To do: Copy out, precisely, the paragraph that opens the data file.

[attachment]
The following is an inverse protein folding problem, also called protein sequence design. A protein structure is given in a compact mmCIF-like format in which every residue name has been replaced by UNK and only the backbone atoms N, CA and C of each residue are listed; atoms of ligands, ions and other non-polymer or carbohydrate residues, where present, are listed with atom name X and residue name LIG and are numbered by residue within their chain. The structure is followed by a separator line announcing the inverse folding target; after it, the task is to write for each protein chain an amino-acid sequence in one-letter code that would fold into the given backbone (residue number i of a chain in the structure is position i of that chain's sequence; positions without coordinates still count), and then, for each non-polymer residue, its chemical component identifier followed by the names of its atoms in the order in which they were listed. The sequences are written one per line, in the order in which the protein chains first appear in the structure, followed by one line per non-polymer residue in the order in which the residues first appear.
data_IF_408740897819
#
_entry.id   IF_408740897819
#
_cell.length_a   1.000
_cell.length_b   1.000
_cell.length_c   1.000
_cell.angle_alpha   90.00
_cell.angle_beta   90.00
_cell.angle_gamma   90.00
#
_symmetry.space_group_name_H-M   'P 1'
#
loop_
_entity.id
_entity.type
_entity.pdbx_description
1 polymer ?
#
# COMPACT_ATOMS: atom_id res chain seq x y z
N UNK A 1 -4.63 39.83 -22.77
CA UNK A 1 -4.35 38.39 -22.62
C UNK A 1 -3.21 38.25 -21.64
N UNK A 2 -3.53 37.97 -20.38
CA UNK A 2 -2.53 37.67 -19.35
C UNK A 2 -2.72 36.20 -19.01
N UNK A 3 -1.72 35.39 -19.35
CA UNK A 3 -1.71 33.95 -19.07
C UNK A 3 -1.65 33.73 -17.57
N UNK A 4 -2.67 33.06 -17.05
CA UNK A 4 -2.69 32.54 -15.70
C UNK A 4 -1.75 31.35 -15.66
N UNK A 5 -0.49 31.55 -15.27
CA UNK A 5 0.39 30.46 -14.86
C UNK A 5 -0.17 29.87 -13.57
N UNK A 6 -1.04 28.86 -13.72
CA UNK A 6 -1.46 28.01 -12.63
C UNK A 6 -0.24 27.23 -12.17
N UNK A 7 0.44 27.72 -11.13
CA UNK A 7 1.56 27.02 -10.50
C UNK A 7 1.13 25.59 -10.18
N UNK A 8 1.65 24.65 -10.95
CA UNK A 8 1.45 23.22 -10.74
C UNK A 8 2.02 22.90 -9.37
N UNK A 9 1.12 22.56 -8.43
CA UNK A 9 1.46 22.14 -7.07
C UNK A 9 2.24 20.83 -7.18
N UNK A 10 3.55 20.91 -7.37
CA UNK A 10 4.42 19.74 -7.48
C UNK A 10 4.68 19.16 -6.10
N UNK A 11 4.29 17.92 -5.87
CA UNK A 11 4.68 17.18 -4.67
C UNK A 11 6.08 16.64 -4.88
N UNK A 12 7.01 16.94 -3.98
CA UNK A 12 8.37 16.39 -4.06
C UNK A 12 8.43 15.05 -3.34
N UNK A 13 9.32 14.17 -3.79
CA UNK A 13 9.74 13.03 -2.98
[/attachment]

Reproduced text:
The following is an inverse protein folding problem, also called protein sequence design. A protein structure is given in a compact mmCIF-like format in which every residue name has been replaced by UNK and only the backbone atoms N, CA and C of each residue are listed; atoms of ligands, ions and other non-polymer or carbohydrate residues, where present, are listed with atom name X and residue name LIG and are numbered by residue within their chain. The structure is followed by a separator line announcing the inverse folding target; after it, the task is to write for each protein chain an amino-acid sequence in one-letter code that would fold into the given backbone (residue number i of a chain in the structure is position i of that chain's sequence; positions without coordinates still count), and then, for each non-polymer residue, its chemical component identifier followed by the names of its atoms in the order in which they were listed. The sequences are written one per line, in the order in which the protein chains first appear in the structure, followed by one line per non-polymer residue in the order in which the residues first appear.